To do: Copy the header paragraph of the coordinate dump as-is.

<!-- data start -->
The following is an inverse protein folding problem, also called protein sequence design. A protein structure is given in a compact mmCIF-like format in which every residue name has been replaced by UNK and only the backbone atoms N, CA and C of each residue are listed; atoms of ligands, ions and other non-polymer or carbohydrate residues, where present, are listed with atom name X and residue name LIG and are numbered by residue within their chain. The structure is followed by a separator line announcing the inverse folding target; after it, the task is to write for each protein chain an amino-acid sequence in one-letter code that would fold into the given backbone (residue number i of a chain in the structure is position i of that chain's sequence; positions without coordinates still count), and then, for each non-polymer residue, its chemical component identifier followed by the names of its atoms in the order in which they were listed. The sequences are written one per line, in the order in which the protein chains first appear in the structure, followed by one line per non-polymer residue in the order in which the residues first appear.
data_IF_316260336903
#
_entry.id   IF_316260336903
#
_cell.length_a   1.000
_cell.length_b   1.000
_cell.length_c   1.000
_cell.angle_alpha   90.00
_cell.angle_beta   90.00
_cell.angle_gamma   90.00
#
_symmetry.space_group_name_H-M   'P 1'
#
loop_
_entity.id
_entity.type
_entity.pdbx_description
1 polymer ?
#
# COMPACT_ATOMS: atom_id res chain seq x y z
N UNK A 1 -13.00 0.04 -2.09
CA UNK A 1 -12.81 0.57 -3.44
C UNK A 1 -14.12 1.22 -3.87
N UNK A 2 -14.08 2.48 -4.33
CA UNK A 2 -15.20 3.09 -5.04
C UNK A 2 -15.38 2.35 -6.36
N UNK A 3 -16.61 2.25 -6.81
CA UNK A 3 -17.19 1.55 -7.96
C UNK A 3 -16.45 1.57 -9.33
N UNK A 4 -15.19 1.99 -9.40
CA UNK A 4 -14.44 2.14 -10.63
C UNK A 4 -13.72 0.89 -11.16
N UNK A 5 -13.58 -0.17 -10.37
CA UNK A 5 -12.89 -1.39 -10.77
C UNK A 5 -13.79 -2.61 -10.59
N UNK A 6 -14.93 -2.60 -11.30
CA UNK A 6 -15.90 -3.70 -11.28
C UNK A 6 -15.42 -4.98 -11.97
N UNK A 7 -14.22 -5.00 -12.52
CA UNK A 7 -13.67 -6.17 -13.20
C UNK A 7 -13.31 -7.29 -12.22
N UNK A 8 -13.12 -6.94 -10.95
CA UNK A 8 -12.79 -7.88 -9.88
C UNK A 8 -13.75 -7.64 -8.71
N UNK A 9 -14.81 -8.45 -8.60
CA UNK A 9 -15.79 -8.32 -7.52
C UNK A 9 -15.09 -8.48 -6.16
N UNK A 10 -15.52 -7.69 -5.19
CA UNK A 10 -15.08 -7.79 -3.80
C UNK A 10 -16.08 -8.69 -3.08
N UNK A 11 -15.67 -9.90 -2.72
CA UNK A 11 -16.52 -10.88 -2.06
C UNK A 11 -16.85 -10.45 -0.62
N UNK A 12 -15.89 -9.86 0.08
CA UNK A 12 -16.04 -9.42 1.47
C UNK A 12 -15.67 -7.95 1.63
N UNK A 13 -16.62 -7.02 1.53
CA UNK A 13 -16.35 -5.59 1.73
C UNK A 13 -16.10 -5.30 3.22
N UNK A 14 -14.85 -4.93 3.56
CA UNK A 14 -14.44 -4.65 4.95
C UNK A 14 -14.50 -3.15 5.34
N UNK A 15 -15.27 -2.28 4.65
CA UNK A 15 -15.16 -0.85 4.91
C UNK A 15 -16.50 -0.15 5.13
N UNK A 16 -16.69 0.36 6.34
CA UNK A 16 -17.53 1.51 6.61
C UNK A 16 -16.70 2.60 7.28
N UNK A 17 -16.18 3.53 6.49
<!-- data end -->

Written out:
The following is an inverse protein folding problem, also called protein sequence design. A protein structure is given in a compact mmCIF-like format in which every residue name has been replaced by UNK and only the backbone atoms N, CA and C of each residue are listed; atoms of ligands, ions and other non-polymer or carbohydrate residues, where present, are listed with atom name X and residue name LIG and are numbered by residue within their chain. The structure is followed by a separator line announcing the inverse folding target; after it, the task is to write for each protein chain an amino-acid sequence in one-letter code that would fold into the given backbone (residue number i of a chain in the structure is position i of that chain's sequence; positions without coordinates still count), and then, for each non-polymer residue, its chemical component identifier followed by the names of its atoms in the order in which they were listed. The sequences are written one per line, in the order in which the protein chains first appear in the structure, followed by one line per non-polymer residue in the order in which the residues first appear.